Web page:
SB: Your Uncle Jack Oleck worked as a writer for S&K. Do you know how that came about and what his role was?
Jim Simon: Well, Jack Oleck was married to my mother’s sister. Oleck was pretty much self-educated, a big reader. His dream was to become a novelist and he did become one. As I understand it, my father saw talent in Jack’s early writing, Jack wanted to make money writing comics, and my father developed Jack into a pretty good comic book writer. Jack was always pitching story ideas and always willing to take on an assignment and eventually became Simon and Kirby’s main writer during the years the team was producing the romance comics. Jack Oleck spent a lot of time at our family house.
SB: As a young boy you assisted your dad by erasing and using white paint for corrections. What was your impression of the artwork as a child?
Jim Simon: I just really enjoyed being around all that art and paint and brushes and watching my father at his drawing board. My father liked to work late nights when everyone in the house was supposed to be asleep. It was wonderful to come down to the studio late at night at see his studio light on and him at the drawing board penciling and inking, etc. He loved to talk as he worked, a cigar always lit, the black and white TV flickering, and a cup of coffee on the taboret. I’d see him erase the pencils after he inked the lines, and then take the long brush and clean off the boards. After a while I started doing the brushing. Same with the white outs, though that took more skill and came a bit later. Eventually I was setting cold type and doing paste ups. But my favorite was reading scripts and pitches and discussing them with my father. He showed me his editing techniques and I started to write scripts though by time he got done editing them they seemed as if they were written by a stranger.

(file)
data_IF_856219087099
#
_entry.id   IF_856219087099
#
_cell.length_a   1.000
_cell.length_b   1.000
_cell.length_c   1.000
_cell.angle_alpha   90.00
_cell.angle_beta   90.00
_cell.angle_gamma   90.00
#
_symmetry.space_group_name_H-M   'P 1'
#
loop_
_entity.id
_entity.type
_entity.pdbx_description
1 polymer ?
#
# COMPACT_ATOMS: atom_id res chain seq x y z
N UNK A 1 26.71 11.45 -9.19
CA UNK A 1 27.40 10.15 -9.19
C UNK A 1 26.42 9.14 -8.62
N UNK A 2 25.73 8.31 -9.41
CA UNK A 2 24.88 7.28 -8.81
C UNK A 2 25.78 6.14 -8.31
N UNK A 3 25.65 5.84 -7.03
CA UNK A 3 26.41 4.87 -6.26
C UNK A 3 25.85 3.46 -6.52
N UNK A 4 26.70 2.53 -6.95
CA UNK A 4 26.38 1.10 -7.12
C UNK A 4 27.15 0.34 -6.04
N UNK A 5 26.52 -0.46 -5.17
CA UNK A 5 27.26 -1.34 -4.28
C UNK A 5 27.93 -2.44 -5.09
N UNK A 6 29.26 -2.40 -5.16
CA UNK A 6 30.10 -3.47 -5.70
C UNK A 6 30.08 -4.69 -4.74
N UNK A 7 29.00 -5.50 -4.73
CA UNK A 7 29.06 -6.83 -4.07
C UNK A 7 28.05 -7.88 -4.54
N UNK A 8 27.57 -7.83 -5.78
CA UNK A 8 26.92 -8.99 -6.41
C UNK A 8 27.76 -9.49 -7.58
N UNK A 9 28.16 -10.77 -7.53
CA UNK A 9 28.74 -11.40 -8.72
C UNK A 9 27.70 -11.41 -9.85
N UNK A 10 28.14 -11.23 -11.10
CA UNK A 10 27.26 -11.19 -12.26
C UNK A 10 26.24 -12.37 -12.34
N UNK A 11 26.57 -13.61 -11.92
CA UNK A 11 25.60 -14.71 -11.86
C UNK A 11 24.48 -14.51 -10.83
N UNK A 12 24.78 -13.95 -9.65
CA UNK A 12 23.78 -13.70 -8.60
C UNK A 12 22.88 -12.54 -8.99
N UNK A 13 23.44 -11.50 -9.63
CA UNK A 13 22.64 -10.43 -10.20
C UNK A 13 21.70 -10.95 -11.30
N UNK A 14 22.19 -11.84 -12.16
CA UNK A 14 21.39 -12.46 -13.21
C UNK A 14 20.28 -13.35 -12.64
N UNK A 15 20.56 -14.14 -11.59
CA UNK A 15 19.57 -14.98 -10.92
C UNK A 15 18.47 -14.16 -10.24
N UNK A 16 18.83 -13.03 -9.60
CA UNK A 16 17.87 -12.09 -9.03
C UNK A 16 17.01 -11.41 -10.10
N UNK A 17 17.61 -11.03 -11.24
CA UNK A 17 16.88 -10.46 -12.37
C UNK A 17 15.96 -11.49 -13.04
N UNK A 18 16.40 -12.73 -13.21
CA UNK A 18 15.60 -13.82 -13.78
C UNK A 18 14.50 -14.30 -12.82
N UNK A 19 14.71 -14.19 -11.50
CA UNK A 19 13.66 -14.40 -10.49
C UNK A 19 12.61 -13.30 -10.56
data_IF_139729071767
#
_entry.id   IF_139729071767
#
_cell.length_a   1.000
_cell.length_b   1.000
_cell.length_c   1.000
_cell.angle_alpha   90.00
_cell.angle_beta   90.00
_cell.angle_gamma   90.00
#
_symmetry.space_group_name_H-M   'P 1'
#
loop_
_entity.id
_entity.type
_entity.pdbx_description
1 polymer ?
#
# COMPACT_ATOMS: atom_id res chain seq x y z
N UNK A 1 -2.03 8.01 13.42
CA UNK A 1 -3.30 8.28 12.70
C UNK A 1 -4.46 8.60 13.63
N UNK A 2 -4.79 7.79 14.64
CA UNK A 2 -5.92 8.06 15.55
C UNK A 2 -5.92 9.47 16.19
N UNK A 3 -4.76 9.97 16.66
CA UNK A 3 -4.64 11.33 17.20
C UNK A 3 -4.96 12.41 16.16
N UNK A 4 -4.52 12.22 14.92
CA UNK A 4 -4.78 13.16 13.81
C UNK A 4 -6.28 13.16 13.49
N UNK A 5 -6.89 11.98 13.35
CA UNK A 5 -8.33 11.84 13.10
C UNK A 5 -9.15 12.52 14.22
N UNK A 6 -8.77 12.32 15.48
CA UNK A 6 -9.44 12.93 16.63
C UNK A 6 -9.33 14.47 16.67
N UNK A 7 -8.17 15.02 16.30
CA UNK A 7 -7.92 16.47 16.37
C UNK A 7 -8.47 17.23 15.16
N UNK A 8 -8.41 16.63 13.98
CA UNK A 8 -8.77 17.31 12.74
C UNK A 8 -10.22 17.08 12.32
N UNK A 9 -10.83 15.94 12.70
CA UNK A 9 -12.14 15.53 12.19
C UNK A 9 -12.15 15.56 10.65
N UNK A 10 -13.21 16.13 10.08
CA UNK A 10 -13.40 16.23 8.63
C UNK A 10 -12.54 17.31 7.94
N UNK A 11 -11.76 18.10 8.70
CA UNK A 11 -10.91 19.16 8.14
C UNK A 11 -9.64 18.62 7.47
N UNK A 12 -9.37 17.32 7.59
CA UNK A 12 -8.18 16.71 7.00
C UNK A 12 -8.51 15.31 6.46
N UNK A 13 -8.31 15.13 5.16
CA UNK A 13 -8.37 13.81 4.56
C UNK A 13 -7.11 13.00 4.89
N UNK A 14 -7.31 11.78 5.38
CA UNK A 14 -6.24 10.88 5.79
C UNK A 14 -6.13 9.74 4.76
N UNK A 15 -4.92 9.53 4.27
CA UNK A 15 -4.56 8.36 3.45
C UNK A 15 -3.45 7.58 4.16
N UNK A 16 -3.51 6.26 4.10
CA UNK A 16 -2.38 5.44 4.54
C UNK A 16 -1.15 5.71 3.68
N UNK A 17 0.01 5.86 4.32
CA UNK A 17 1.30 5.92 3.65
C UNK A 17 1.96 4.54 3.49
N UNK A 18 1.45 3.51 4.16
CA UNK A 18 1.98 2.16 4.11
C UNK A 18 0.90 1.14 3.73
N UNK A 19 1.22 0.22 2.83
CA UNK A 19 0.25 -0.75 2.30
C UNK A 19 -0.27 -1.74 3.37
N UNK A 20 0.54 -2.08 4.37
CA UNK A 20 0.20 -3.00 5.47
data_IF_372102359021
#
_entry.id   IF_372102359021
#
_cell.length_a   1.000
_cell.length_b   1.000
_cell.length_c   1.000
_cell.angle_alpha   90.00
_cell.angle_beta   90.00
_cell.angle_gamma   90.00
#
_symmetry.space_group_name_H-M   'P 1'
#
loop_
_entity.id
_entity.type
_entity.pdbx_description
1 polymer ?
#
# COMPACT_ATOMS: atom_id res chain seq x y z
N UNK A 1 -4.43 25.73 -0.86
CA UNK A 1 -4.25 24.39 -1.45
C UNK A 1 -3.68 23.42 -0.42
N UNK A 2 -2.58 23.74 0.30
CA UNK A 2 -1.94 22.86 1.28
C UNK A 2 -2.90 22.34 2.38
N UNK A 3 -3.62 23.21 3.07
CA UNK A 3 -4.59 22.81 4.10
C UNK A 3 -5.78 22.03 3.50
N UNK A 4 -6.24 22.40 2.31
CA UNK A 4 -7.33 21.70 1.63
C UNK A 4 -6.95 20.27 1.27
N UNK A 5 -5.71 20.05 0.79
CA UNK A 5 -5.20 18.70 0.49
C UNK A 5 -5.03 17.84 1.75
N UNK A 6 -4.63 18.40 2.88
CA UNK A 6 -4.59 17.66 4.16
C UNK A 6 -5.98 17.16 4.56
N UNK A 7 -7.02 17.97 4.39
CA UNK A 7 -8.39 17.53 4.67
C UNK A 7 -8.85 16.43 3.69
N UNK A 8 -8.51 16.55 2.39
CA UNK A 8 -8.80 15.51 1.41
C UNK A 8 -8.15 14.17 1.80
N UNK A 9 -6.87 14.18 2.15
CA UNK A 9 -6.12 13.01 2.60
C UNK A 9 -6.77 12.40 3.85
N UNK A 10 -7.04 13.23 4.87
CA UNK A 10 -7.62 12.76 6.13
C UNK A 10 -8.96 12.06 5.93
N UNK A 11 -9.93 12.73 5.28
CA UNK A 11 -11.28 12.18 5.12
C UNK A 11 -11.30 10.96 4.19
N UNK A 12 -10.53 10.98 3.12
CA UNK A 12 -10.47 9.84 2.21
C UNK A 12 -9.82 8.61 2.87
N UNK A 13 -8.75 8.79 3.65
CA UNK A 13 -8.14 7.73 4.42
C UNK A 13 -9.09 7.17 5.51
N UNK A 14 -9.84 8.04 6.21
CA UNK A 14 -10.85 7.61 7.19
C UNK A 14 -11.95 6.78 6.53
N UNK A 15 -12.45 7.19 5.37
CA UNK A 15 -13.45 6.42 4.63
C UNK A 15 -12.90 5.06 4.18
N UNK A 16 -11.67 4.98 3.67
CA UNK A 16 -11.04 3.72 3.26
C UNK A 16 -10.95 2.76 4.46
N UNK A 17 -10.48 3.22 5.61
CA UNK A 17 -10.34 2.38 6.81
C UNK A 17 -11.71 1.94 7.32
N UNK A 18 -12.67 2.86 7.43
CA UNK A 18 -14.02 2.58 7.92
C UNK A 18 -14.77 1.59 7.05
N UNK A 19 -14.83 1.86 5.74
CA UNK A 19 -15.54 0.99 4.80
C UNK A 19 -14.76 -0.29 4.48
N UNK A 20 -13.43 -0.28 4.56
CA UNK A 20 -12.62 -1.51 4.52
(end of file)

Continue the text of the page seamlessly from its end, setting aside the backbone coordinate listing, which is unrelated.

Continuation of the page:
SB: In your book the Comic Book Makers you tell the story that those who worked in comics, your father included, were somewhat ashamed of their work following the Congressional hearings, and that your neighbors thought he was a “bookey (New York slang for one who makes books, or places illegal bets)” since you told them he made books for a living.